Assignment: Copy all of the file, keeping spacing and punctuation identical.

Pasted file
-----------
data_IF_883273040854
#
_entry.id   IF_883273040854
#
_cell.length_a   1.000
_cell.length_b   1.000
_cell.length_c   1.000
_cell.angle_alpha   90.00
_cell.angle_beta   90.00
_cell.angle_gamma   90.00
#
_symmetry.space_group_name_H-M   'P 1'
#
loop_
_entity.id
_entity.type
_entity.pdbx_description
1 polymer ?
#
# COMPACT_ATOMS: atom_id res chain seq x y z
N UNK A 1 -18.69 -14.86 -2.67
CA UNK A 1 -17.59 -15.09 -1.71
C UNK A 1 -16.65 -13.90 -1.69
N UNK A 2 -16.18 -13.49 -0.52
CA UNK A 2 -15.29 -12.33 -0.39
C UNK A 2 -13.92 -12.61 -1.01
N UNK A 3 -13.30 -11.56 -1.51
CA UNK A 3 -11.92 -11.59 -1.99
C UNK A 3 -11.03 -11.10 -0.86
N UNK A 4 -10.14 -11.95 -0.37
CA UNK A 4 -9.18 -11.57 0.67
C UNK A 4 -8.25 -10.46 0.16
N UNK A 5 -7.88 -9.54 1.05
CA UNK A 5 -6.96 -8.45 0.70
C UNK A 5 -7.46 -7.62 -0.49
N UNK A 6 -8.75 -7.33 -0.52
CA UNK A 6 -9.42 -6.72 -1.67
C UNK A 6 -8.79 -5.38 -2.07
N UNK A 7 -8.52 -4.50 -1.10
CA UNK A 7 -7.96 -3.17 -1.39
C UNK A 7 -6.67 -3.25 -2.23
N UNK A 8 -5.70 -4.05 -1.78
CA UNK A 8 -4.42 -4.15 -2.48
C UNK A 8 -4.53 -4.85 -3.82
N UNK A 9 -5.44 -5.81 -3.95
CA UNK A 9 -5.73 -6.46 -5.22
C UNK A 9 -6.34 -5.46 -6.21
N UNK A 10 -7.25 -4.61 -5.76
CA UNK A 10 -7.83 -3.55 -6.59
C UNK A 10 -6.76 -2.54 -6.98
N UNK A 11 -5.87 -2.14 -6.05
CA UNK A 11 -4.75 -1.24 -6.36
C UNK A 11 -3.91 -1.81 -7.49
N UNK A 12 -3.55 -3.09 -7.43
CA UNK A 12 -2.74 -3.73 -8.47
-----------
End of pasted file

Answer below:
data_IF_883273040854
#
_entry.id   IF_883273040854
#
_cell.length_a   1.000
_cell.length_b   1.000
_cell.length_c   1.000
_cell.angle_alpha   90.00
_cell.angle_beta   90.00
_cell.angle_gamma   90.00
#
_symmetry.space_group_name_H-M   'P 1'
#
loop_
_entity.id
_entity.type
_entity.pdbx_description
1 polymer ?
#
# COMPACT_ATOMS: atom_id res chain seq x y z
N UNK A 1 -18.69 -14.86 -2.67
CA UNK A 1 -17.59 -15.09 -1.71
C UNK A 1 -16.65 -13.90 -1.69
N UNK A 2 -16.18 -13.49 -0.52
CA UNK A 2 -15.29 -12.33 -0.39
C UNK A 2 -13.92 -12.61 -1.01
N UNK A 3 -13.30 -11.56 -1.51
CA UNK A 3 -11.92 -11.59 -1.99
C UNK A 3 -11.03 -11.10 -0.86
N UNK A 4 -10.14 -11.95 -0.37
CA UNK A 4 -9.18 -11.57 0.67
C UNK A 4 -8.25 -10.46 0.16
N UNK A 5 -7.88 -9.54 1.05
CA UNK A 5 -6.96 -8.45 0.70
C UNK A 5 -7.46 -7.62 -0.49
N UNK A 6 -8.75 -7.33 -0.52
CA UNK A 6 -9.42 -6.72 -1.67
C UNK A 6 -8.79 -5.38 -2.07
N UNK A 7 -8.52 -4.50 -1.10
CA UNK A 7 -7.96 -3.17 -1.39
C UNK A 7 -6.67 -3.25 -2.23
N UNK A 8 -5.70 -4.05 -1.78
CA UNK A 8 -4.42 -4.15 -2.48
C UNK A 8 -4.53 -4.85 -3.82
N UNK A 9 -5.44 -5.81 -3.95
CA UNK A 9 -5.73 -6.46 -5.22
C UNK A 9 -6.34 -5.46 -6.21
N UNK A 10 -7.25 -4.61 -5.76
CA UNK A 10 -7.83 -3.55 -6.59
C UNK A 10 -6.76 -2.54 -6.98
N UNK A 11 -5.87 -2.14 -6.05
CA UNK A 11 -4.75 -1.24 -6.36
C UNK A 11 -3.91 -1.81 -7.49
N UNK A 12 -3.55 -3.09 -7.43
CA UNK A 12 -2.74 -3.73 -8.47